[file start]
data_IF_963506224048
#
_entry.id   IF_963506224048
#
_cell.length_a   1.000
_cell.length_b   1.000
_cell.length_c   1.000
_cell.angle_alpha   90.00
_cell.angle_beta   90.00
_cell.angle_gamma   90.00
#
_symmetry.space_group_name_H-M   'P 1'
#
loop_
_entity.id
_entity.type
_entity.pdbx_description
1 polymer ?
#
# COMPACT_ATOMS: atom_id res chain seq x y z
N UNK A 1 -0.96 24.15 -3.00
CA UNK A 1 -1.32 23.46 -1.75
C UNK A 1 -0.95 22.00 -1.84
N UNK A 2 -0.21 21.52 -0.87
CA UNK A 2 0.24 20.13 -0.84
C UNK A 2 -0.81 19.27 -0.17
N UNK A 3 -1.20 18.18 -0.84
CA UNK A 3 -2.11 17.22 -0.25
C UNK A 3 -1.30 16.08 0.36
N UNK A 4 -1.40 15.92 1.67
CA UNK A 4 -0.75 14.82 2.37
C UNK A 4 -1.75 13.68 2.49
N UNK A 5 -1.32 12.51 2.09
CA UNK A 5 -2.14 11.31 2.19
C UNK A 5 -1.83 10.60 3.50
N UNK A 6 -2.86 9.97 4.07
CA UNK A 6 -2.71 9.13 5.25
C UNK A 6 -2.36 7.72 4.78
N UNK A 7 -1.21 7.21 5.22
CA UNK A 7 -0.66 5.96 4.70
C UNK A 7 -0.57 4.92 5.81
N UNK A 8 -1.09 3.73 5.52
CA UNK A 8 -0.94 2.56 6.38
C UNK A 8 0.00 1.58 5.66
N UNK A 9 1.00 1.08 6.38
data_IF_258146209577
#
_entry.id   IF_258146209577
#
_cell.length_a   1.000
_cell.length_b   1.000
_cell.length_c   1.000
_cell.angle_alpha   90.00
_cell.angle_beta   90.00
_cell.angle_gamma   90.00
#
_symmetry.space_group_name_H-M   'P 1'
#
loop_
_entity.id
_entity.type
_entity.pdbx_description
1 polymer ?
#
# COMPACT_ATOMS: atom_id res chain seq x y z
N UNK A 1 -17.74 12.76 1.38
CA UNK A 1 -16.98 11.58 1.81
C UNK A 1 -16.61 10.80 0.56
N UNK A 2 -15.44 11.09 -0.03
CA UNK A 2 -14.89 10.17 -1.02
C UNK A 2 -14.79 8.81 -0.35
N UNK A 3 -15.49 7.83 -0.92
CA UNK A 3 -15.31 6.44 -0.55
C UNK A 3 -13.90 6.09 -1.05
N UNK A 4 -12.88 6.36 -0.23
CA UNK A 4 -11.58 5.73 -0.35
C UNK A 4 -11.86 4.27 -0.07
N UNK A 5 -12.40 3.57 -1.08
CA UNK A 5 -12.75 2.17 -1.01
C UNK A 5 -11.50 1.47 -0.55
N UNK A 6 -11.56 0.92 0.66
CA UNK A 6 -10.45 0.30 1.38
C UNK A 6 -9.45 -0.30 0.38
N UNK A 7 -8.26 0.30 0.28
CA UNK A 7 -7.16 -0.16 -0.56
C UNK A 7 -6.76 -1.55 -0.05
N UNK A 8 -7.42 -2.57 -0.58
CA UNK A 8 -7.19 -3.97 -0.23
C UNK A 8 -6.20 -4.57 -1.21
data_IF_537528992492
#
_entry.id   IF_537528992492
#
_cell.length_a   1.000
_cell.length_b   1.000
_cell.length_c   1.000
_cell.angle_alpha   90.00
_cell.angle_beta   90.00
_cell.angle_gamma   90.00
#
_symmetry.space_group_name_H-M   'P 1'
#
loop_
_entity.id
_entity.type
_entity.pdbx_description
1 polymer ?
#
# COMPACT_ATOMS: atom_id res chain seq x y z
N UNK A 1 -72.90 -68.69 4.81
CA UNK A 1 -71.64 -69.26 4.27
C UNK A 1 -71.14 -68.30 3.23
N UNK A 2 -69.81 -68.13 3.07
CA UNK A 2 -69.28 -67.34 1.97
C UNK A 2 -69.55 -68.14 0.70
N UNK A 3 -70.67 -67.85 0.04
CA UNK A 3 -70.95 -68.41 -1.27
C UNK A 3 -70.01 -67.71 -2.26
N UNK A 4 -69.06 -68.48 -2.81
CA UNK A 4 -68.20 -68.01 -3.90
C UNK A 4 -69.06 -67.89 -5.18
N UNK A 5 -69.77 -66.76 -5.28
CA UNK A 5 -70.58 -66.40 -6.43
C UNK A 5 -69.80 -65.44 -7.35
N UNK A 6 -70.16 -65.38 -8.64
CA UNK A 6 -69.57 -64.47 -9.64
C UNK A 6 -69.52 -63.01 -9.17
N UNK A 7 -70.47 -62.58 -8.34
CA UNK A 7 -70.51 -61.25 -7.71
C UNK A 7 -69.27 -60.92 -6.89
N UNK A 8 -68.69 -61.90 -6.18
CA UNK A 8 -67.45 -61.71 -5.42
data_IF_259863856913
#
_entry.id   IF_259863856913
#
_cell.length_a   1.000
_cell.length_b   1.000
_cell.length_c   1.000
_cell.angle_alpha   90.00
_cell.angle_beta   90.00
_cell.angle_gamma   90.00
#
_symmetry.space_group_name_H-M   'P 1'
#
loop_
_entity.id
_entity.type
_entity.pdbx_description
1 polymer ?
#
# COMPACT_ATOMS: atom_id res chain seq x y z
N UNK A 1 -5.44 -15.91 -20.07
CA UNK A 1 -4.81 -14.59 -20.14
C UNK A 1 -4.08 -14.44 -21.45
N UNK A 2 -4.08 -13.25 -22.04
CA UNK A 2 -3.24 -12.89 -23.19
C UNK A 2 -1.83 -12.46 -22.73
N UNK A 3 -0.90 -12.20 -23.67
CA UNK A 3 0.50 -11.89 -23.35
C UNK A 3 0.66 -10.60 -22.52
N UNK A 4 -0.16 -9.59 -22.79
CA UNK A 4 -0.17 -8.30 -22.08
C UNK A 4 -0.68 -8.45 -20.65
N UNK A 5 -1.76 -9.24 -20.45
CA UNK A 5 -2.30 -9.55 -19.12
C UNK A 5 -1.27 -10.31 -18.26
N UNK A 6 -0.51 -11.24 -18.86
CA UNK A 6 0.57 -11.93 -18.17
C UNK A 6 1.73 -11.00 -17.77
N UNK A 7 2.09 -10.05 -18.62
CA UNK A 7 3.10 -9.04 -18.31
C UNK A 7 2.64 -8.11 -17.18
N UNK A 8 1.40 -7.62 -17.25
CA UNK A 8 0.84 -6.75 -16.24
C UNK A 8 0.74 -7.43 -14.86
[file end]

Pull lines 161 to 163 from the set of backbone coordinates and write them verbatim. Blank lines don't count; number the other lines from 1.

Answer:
C UNK A 3 0.66 -10.60 -22.52
N UNK A 4 -0.16 -9.59 -22.79
CA UNK A 4 -0.17 -8.30 -22.08